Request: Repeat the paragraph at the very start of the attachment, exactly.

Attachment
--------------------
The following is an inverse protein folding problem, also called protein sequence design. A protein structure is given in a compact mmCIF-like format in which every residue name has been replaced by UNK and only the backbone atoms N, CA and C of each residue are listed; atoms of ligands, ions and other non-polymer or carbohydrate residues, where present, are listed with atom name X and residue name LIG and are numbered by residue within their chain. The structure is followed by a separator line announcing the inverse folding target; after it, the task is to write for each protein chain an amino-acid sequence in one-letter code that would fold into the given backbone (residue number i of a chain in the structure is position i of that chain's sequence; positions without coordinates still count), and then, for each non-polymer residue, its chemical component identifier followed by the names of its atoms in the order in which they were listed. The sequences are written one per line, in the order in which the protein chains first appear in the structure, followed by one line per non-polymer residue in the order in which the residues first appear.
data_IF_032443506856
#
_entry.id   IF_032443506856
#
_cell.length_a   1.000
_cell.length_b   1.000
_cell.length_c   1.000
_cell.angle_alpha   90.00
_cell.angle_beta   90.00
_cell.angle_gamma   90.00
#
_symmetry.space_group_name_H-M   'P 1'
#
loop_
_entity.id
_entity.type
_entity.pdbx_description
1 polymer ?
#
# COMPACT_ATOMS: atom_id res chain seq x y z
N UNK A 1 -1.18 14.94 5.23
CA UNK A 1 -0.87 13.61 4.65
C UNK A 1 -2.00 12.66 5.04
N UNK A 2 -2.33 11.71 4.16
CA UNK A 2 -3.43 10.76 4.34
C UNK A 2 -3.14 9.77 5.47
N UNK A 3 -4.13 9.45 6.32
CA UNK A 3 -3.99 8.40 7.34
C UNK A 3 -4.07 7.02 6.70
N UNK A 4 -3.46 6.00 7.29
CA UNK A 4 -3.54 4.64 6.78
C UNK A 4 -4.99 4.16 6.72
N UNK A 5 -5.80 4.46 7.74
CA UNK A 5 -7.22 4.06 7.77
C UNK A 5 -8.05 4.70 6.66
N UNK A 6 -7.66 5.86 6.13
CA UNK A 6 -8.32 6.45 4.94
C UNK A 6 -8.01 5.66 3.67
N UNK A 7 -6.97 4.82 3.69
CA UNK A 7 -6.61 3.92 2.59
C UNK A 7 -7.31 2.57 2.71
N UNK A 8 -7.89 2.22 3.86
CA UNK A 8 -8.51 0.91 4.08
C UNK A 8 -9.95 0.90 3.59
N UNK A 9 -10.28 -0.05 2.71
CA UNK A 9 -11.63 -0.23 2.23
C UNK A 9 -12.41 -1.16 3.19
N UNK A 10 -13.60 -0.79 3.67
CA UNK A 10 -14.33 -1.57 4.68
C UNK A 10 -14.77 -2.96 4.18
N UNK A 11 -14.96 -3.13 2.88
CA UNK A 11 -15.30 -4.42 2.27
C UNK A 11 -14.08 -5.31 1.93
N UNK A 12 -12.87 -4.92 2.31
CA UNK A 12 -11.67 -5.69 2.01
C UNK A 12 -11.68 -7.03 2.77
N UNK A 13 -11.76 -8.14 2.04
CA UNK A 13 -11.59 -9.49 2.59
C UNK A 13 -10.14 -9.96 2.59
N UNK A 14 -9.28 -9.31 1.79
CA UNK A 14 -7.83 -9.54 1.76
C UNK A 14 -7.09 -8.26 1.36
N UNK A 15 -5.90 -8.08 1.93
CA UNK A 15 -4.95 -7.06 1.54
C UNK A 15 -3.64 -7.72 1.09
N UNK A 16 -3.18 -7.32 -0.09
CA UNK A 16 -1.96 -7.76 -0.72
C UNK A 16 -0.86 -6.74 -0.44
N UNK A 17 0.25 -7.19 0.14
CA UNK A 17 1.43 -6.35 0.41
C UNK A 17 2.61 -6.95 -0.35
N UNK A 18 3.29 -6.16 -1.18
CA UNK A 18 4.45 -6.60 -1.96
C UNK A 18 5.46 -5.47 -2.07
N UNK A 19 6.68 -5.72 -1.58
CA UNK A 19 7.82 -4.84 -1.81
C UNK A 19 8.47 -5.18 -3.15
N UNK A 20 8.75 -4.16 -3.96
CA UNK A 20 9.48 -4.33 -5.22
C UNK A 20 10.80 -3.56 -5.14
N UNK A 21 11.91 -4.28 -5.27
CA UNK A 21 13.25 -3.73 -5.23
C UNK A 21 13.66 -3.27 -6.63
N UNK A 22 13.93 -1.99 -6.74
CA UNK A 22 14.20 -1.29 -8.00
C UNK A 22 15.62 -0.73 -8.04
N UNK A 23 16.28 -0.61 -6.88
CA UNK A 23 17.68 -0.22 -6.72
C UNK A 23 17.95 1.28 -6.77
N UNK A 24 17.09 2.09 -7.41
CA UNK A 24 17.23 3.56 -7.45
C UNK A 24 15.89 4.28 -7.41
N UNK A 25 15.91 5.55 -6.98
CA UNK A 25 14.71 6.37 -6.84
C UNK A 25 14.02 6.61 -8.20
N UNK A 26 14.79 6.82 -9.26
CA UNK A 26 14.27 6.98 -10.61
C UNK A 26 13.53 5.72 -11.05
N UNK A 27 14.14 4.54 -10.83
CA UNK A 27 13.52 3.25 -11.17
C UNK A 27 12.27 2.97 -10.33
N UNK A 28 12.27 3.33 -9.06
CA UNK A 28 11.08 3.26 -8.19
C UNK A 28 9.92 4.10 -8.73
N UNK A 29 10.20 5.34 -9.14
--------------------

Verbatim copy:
The following is an inverse protein folding problem, also called protein sequence design. A protein structure is given in a compact mmCIF-like format in which every residue name has been replaced by UNK and only the backbone atoms N, CA and C of each residue are listed; atoms of ligands, ions and other non-polymer or carbohydrate residues, where present, are listed with atom name X and residue name LIG and are numbered by residue within their chain. The structure is followed by a separator line announcing the inverse folding target; after it, the task is to write for each protein chain an amino-acid sequence in one-letter code that would fold into the given backbone (residue number i of a chain in the structure is position i of that chain's sequence; positions without coordinates still count), and then, for each non-polymer residue, its chemical component identifier followed by the names of its atoms in the order in which they were listed. The sequences are written one per line, in the order in which the protein chains first appear in the structure, followed by one line per non-polymer residue in the order in which the residues first appear.